Radon-222 is a naturally occurring radioactive byproduct of radium-226. Radon is a known carcinogen, and the radon detection and mitigation industry depends on accurate environmental measurements. The National Institute of Standards and Technology (NIST) and its predecessor, the National Bureau of Standards (NBS), have provided the national standards for radon measurements and calibrations since the 1940s.
Today’s primary radon-222 calibration system, introduced in the early 1990s, is a modernized and expanded version based on the design of the original system from the 1940s. At the time this new system was being designed, consideration was given to possibly selecting an alternative measurement method for use as the primary standard. However, despite the passage of 50 years, researchers did not find any other available method or instrumentation that was more advantageous or superior to the original pulse ionization chamber.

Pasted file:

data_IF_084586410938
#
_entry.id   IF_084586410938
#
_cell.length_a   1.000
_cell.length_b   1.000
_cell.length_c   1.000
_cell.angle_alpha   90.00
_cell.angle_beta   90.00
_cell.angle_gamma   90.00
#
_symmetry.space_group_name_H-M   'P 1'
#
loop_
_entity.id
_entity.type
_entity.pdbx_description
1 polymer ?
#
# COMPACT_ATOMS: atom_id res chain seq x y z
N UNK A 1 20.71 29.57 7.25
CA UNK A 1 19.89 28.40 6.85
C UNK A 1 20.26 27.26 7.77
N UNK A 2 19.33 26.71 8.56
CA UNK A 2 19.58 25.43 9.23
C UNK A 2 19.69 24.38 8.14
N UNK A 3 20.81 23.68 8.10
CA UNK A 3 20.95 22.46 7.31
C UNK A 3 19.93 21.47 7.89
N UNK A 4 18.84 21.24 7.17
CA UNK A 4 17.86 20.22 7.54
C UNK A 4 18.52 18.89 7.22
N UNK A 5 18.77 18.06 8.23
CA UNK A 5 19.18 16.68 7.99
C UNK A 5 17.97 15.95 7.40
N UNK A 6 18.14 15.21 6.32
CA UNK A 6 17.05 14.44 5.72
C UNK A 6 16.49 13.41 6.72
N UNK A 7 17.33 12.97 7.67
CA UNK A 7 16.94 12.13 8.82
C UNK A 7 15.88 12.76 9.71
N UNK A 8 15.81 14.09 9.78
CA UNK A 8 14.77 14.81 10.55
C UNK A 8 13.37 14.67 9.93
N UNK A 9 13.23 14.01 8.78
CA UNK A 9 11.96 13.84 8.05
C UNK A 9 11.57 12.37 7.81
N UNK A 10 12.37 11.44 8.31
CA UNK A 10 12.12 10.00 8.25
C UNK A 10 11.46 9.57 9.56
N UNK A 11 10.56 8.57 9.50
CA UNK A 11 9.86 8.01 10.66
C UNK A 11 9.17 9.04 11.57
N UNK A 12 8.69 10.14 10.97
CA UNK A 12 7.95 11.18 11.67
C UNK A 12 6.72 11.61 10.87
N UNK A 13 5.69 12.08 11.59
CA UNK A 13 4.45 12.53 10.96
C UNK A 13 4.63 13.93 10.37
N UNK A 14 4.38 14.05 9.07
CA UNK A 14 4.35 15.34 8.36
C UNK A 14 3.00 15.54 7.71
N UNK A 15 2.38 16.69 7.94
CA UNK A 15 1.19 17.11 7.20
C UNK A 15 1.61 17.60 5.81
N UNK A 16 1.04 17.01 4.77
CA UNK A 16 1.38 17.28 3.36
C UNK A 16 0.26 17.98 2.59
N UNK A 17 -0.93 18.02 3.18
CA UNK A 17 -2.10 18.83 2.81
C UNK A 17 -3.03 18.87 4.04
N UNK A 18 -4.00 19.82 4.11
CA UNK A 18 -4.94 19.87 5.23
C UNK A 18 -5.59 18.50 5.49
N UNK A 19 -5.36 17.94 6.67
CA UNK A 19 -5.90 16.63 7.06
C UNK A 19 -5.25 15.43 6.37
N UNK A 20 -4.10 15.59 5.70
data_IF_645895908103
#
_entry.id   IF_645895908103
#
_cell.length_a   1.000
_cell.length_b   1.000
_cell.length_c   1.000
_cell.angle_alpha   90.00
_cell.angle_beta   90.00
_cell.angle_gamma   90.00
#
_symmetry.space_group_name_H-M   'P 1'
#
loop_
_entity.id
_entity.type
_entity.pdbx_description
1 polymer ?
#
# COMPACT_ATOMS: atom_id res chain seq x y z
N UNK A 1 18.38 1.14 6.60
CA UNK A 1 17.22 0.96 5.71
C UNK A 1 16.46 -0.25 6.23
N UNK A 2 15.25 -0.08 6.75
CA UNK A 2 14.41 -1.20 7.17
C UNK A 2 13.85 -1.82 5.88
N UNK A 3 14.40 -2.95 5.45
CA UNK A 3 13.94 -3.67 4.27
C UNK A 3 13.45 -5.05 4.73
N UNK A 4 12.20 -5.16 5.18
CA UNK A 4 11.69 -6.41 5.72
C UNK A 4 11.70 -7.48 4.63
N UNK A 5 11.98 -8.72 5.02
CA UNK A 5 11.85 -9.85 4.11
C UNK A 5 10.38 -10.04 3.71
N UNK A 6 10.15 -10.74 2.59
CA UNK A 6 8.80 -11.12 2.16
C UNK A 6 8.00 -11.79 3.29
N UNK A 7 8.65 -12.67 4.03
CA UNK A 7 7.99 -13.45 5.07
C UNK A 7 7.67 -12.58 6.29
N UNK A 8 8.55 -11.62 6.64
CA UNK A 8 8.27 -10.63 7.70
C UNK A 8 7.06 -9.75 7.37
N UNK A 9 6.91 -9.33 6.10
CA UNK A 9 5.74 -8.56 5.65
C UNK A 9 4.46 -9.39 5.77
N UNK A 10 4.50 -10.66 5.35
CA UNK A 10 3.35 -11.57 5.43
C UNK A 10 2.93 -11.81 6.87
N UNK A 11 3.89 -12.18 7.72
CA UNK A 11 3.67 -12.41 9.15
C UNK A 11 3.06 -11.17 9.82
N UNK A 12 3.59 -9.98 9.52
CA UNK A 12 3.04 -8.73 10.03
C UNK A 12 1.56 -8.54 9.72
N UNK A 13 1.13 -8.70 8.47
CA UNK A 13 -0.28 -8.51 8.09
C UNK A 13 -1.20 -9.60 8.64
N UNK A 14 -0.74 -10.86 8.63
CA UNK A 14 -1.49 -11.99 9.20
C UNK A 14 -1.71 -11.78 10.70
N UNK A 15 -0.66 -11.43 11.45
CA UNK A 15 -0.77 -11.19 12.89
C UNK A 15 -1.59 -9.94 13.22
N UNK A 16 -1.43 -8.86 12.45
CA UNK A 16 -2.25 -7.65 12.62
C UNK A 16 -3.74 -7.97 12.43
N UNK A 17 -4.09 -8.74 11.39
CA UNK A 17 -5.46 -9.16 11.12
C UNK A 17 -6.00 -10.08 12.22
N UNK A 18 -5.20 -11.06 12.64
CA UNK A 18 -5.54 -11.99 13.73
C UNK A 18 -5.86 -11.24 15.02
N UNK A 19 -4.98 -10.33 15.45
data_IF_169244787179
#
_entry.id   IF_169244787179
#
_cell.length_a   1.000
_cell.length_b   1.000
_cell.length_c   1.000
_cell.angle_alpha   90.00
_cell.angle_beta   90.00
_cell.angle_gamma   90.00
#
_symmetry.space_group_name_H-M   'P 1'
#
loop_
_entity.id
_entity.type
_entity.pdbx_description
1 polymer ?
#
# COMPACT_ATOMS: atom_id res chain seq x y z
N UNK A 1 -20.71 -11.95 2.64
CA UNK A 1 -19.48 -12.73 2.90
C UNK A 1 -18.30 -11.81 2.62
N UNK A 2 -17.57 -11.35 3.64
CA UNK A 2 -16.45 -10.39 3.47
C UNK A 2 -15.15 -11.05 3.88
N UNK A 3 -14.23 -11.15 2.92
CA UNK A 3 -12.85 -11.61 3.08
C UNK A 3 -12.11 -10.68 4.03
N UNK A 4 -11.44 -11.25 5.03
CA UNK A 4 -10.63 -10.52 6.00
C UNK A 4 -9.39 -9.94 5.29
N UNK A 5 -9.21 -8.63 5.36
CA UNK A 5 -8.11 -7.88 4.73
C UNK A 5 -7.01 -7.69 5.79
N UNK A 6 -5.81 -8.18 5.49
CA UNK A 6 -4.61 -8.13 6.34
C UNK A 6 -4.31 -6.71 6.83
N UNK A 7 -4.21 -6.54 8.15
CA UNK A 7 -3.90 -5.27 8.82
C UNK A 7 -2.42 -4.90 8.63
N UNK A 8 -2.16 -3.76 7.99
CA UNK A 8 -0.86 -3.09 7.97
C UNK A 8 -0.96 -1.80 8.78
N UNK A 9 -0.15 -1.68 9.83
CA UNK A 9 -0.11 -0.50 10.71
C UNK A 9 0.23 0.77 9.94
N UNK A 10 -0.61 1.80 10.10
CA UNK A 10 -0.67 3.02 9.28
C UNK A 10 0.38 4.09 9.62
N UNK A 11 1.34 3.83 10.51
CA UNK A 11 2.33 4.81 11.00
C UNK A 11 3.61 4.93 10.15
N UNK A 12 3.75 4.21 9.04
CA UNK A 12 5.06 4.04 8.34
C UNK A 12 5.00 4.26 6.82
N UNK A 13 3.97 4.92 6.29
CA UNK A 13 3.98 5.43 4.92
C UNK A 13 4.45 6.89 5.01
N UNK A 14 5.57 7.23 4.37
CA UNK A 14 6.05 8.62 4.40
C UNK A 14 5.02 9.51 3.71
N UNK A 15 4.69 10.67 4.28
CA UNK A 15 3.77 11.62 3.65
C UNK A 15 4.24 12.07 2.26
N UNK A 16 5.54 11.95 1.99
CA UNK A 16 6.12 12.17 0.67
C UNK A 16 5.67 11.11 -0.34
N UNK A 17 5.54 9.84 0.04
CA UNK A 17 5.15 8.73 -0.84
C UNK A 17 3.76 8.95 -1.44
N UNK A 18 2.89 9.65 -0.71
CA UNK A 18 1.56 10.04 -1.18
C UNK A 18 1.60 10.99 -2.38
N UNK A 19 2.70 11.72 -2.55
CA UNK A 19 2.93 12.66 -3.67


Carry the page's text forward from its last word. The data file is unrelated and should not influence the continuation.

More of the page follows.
In this pulse ionization design, a gas-filled chamber with a cathode and anode measures the charge from the number of ion pairs created within the gas by the emission of alpha particles (two protons and two neutrons, identical to a helium nucleus) from radon and its radioactive daughters. In a pulse ionization chamber, a separate electrical pulse is generated by each alpha particle.